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Kansas City-area mother being cautious in keeping premature baby healthy during holiday season

Jenna Rosales and her baby
Posted at 4:51 PM, Nov 22, 2022
and last updated 2022-11-22 19:28:44-05

KANSAS CITY, Mo. — Jenna Rosales is a new mother and this holiday season, she'd rather be safe than sorry.

"Flu season is bad, RSV is bad (and) COVID is bad," Rosales said.

Her 7-month-old son, Halston, was born prematurely and is more prone to getting sick when viruses spread.

Rosales spoke with KSHB 41 via Zoom as she is taking every precaution that she can.

"We're taking a couple precautions this year," she said. "I know being a NICU mom, there's a lot of trauma and anxiety when it comes to gatherings and festivities."

Rosales told KSHB 41 about the precautions she is taking.

As soon as you walk through her front door, she has a station set up for visitors with hand sanitizer and masks.

Rosales is asking friends and family to wash up upon arrival and before they get in the food line for Thanksgiving.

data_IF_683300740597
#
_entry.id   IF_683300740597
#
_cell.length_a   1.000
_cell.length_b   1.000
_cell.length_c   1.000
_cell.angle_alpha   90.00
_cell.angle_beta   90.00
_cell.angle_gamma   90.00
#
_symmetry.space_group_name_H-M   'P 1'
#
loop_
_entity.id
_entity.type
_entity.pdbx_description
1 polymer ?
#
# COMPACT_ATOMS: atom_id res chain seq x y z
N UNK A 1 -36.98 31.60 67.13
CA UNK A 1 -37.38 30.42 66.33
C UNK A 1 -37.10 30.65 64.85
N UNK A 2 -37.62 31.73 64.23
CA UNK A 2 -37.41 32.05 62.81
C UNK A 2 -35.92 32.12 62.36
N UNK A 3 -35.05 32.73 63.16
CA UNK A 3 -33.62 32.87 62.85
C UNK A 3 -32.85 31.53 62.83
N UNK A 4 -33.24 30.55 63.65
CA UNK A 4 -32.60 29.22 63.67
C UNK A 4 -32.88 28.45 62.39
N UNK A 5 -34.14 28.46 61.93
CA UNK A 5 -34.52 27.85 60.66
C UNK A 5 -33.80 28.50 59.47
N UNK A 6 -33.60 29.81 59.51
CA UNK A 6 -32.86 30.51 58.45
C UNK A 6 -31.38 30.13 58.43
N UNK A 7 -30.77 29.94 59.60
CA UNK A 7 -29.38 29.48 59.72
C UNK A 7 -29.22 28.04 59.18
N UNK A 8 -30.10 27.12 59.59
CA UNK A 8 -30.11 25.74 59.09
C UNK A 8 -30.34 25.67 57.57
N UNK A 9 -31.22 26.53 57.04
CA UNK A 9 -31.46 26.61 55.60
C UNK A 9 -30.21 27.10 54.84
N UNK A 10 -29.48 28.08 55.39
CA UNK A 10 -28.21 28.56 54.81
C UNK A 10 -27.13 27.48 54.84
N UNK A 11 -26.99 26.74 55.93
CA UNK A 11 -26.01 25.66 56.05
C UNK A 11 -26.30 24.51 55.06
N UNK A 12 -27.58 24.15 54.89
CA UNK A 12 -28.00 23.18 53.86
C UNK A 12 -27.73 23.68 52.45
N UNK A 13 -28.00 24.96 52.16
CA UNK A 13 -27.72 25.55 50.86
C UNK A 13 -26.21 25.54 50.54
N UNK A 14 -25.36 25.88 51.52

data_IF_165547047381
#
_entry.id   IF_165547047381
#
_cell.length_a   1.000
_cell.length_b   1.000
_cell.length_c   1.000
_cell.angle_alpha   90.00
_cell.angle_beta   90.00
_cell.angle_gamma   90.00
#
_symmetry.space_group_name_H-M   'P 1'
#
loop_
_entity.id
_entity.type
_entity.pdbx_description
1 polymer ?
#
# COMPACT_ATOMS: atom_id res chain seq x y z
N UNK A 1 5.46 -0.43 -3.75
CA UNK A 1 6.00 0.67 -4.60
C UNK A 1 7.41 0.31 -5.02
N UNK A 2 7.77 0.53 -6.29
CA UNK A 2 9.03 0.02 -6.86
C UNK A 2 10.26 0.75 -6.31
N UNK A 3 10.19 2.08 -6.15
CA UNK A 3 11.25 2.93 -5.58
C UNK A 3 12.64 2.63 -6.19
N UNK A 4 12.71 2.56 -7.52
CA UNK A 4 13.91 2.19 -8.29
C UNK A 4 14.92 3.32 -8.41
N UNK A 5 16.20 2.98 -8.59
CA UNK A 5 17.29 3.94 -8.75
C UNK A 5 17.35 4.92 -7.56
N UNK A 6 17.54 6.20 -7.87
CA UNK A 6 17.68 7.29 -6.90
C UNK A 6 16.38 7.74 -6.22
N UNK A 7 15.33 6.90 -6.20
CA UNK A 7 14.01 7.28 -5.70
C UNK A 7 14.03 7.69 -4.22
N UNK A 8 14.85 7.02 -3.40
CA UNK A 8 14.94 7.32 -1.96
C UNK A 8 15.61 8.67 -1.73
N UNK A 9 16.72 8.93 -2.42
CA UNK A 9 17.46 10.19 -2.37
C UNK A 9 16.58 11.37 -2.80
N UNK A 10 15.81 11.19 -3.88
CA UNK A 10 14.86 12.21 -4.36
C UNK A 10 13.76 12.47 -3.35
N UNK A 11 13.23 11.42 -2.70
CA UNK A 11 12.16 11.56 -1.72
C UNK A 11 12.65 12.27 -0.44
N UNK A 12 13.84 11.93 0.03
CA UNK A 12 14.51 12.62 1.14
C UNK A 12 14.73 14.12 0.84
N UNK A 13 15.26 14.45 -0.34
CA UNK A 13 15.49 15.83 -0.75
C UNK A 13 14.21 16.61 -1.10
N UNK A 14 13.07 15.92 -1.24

"I want to be involved, and I want to do things," Rosales said. "But also at the same time, the anxiety that comes with 'Is my kid going to get sick,' is always in the back of my head."

Children's Mercy Hospital tracks infectious disease testing.

In the last week, 34 people tested positive for COVID-19, 325 for RSV and around 1,100 for the flu.

"Those young kids, you know, I would include all babies under the age of a year," said Dr. Natasha Burgert, with Pediatric Associates of Overland Park. "But especially those under the age of 6 months and that are premature. We've got to make smart choices; we cannot be around large gatherings. People who are going to be ill need to stay away."

While a small gathering might not be what many have hoped for, Rosales said it's better than spending the holidays back in the hospital with a sick child.

"It's hard to not go and do these things because you want to make memories, but it's more just setting these boundaries," Rosales said. "So that you're able to have these gatherings, instead of having a baby sick in the hospital during Christmas time or Thanksgiving."